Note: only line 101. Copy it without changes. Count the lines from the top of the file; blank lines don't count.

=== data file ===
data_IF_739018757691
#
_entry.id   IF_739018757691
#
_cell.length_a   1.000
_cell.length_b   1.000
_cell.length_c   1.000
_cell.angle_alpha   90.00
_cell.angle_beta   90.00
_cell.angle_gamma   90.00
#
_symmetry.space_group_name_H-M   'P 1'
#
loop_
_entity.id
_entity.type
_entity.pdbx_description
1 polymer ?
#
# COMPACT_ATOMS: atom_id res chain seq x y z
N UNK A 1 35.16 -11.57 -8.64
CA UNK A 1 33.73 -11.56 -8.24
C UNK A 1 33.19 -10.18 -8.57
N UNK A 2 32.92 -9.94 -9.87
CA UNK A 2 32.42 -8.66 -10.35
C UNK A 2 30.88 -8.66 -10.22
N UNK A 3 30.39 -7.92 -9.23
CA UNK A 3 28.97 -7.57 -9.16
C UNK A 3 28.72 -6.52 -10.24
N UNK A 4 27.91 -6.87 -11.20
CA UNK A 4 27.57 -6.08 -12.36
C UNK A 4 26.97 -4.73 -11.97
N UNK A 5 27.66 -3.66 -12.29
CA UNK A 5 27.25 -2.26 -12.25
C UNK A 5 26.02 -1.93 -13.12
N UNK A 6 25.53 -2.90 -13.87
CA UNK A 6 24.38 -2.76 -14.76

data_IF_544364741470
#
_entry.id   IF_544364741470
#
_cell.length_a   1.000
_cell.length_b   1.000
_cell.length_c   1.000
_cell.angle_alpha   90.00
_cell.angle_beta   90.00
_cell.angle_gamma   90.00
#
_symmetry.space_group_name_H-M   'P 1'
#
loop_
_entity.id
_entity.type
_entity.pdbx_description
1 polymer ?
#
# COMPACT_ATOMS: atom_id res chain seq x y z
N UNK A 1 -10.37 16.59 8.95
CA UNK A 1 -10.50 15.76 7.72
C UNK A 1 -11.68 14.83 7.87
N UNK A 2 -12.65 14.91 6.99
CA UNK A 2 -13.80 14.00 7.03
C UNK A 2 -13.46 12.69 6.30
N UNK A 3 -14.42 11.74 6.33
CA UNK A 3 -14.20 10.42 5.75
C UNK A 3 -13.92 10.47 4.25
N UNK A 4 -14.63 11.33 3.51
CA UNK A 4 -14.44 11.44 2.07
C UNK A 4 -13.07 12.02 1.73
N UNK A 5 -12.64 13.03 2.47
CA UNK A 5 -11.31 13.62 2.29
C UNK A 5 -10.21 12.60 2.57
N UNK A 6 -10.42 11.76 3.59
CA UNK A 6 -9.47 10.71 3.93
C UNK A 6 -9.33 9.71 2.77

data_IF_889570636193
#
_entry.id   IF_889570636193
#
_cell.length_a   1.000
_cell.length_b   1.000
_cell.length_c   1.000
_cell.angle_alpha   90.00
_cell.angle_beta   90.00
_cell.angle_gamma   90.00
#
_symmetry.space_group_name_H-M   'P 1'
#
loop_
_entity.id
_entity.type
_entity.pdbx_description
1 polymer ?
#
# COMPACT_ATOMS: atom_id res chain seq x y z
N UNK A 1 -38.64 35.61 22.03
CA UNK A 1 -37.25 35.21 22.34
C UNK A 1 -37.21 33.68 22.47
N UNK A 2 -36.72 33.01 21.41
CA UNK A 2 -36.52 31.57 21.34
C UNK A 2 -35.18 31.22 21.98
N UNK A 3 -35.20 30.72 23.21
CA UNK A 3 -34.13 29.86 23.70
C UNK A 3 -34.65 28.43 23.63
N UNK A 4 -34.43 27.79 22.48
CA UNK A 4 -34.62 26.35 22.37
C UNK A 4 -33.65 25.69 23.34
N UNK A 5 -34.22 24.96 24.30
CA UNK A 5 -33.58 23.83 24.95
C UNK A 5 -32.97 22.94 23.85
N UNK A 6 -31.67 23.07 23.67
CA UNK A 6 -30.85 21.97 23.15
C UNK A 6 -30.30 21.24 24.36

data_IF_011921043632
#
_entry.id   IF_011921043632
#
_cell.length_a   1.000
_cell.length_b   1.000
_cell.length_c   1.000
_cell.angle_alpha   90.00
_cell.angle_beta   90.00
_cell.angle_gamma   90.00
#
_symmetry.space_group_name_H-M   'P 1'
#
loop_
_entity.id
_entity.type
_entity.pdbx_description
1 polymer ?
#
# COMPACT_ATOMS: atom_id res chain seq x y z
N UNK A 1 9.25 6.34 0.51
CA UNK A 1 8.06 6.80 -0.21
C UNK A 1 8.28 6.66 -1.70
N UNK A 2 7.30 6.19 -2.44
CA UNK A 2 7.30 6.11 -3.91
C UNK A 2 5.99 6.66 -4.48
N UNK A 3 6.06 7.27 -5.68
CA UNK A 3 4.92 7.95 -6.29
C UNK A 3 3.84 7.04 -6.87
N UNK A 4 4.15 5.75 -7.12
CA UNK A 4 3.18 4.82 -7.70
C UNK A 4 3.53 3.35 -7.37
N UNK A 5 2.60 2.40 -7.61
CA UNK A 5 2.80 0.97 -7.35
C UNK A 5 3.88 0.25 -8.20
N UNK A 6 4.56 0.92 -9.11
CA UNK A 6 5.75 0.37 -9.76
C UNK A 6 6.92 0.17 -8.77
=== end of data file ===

C UNK A 2 -35.18 31.22 21.98